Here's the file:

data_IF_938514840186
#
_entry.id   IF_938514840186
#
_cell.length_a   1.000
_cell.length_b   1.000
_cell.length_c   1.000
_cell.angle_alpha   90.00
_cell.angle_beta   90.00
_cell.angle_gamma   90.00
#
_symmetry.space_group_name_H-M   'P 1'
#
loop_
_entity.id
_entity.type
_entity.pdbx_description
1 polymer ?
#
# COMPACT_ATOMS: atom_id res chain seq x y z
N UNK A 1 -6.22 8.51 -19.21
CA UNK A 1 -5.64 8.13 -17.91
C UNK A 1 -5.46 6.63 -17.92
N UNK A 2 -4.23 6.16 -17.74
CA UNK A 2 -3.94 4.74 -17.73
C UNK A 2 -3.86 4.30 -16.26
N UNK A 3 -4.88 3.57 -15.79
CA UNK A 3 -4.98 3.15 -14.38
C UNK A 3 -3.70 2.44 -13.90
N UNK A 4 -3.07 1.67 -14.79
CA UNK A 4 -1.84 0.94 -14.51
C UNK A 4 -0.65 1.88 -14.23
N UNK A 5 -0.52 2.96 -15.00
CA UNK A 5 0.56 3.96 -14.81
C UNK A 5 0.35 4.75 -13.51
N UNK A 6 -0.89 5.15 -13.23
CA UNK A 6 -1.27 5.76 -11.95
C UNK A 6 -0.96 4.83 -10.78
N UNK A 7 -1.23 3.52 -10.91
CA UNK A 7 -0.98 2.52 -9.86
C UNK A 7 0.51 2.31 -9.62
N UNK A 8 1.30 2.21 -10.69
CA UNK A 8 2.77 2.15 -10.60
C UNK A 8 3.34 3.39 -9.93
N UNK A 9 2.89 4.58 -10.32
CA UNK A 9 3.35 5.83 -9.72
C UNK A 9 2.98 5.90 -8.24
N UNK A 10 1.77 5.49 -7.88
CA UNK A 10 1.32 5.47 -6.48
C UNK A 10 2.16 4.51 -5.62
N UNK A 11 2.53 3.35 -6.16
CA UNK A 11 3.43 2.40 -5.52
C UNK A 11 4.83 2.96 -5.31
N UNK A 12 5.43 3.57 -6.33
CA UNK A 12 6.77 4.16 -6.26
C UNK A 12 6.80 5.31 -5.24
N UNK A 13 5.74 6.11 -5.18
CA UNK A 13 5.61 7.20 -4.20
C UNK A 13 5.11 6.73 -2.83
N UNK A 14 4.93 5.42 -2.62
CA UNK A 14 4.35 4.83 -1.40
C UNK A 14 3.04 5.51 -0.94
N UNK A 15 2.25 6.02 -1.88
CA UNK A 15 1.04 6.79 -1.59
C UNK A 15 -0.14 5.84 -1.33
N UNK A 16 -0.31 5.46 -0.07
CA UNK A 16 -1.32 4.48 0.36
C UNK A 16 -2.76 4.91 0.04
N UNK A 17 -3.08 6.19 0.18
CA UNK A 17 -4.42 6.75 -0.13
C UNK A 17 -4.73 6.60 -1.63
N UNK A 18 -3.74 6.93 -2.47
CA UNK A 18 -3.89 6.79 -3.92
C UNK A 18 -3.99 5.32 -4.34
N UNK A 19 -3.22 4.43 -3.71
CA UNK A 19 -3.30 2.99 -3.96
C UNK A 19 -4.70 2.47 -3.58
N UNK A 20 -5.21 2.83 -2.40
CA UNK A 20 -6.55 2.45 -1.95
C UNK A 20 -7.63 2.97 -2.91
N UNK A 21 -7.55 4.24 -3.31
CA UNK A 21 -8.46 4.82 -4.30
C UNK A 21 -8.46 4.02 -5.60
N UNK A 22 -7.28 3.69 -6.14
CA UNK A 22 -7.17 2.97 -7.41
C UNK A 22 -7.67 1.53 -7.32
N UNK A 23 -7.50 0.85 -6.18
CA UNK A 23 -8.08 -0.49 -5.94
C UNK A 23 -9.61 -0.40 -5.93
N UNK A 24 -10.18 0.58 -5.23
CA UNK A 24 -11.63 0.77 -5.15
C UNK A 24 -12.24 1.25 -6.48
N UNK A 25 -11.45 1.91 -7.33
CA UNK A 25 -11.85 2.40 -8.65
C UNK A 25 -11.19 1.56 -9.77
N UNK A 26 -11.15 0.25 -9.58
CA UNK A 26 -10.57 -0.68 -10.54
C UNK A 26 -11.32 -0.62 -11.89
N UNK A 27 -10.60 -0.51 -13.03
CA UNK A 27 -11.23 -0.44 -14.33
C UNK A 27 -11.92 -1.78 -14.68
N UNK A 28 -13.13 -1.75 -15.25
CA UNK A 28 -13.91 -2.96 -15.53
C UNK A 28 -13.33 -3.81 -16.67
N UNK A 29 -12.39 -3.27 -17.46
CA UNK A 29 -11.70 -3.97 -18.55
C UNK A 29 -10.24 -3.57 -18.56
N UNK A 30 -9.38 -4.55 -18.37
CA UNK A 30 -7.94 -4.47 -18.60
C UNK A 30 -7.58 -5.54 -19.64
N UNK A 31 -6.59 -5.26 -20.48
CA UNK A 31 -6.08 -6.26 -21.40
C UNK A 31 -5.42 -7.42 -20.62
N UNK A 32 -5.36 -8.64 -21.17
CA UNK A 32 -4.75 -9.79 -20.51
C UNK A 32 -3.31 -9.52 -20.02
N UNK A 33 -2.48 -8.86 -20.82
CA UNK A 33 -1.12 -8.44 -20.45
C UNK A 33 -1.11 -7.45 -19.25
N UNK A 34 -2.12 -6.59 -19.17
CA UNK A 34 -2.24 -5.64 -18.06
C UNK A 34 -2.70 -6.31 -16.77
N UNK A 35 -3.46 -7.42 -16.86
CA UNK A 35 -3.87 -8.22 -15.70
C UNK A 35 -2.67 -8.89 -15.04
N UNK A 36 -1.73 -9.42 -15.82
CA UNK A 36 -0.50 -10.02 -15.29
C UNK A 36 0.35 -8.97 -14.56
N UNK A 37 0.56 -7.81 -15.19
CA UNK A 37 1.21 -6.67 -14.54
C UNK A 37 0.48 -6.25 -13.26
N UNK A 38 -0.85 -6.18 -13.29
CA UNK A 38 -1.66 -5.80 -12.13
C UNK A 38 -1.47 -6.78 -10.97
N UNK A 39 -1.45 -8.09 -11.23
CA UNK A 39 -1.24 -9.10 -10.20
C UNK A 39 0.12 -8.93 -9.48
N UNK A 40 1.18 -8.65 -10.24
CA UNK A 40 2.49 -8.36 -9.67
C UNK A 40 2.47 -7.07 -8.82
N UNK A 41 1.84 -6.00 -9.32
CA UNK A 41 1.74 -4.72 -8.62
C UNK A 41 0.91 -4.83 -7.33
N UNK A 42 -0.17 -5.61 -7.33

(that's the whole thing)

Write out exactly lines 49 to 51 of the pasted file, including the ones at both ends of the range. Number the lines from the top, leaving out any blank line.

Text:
CA UNK A 10 1.32 5.47 -6.48
C UNK A 10 2.16 4.51 -5.62
N UNK A 11 2.53 3.35 -6.16